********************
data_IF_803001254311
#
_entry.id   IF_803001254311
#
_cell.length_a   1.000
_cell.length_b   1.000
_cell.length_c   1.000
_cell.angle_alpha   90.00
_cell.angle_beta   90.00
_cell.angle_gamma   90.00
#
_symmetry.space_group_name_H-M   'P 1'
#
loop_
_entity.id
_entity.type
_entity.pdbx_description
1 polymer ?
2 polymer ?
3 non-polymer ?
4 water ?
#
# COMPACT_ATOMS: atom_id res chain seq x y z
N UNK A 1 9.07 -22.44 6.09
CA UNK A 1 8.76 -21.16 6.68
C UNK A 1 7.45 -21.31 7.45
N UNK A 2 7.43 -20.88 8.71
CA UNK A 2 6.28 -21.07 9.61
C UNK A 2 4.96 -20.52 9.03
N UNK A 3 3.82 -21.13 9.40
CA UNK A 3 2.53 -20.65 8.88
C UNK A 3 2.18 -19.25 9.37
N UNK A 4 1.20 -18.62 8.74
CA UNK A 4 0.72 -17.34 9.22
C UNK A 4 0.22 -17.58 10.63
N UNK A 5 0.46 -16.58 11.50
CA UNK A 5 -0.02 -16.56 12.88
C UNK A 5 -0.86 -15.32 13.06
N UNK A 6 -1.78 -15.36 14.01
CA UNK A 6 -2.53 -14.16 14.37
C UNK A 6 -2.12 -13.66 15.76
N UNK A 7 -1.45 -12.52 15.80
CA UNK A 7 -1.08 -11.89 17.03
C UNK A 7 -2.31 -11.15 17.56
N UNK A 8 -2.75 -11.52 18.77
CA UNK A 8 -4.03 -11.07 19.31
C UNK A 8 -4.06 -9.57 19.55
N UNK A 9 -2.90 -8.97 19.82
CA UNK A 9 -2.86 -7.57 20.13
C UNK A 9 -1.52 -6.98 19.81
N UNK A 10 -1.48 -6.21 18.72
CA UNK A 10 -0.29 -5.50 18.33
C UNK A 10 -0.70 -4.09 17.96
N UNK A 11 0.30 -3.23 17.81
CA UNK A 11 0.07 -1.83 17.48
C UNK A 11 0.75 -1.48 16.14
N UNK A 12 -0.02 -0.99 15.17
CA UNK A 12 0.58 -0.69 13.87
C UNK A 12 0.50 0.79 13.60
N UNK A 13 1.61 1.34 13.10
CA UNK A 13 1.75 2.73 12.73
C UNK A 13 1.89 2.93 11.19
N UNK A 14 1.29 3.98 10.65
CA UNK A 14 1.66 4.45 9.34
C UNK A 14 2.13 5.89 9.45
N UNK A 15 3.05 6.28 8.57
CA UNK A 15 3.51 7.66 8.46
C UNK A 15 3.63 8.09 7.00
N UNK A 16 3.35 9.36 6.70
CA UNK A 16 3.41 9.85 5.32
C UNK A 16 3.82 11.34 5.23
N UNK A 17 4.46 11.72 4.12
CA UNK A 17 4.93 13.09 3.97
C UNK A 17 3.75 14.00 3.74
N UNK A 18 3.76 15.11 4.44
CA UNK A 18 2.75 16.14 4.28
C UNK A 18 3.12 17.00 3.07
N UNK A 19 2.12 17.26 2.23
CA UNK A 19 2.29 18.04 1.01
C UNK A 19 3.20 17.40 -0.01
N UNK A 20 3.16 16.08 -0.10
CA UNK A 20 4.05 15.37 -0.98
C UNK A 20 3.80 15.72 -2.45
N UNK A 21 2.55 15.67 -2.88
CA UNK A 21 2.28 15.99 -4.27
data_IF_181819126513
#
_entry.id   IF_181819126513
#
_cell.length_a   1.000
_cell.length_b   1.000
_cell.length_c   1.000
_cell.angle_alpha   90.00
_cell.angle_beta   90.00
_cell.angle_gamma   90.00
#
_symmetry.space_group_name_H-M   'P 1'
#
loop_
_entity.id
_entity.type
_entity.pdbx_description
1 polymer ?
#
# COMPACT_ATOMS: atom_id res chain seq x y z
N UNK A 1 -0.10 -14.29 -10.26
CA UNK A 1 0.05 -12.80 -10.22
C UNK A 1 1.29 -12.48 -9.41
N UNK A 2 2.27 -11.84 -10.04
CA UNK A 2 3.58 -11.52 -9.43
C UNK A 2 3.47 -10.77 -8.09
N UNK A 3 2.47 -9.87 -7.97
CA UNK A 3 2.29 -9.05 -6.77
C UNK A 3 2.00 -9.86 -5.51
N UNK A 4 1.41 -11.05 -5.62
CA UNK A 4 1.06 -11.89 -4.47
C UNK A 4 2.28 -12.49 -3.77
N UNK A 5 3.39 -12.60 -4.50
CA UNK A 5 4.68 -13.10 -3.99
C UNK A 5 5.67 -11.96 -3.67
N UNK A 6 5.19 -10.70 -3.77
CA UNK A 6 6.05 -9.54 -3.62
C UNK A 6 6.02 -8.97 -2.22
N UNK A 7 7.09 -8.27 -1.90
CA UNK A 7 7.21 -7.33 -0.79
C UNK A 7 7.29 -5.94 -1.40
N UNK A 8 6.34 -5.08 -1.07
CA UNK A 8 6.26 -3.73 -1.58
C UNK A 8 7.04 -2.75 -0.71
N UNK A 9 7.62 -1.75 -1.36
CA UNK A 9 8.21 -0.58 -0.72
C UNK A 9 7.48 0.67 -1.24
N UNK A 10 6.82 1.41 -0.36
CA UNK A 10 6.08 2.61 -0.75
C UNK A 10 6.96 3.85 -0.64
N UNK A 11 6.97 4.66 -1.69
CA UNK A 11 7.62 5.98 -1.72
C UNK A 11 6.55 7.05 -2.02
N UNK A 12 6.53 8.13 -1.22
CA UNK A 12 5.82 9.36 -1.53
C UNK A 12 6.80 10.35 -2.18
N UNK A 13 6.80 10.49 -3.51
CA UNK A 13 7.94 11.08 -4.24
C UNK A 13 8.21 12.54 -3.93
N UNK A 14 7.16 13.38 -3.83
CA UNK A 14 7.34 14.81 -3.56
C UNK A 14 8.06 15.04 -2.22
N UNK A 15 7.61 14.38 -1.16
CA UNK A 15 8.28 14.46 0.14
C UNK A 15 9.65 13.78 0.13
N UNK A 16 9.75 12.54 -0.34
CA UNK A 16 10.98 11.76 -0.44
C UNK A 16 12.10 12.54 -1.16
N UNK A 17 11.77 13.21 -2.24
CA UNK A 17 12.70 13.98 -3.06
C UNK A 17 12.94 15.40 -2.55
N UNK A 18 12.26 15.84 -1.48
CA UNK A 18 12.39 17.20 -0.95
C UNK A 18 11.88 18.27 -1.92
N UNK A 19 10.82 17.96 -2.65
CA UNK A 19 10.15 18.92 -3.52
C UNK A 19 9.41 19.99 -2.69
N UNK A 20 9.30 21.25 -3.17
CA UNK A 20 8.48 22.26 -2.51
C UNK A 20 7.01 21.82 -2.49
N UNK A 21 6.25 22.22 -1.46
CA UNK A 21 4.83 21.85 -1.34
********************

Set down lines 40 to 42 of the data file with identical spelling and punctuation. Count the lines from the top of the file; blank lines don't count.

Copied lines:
CA UNK A 6 -2.53 -14.16 14.37
C UNK A 6 -2.12 -13.66 15.76
N UNK A 7 -1.45 -12.52 15.80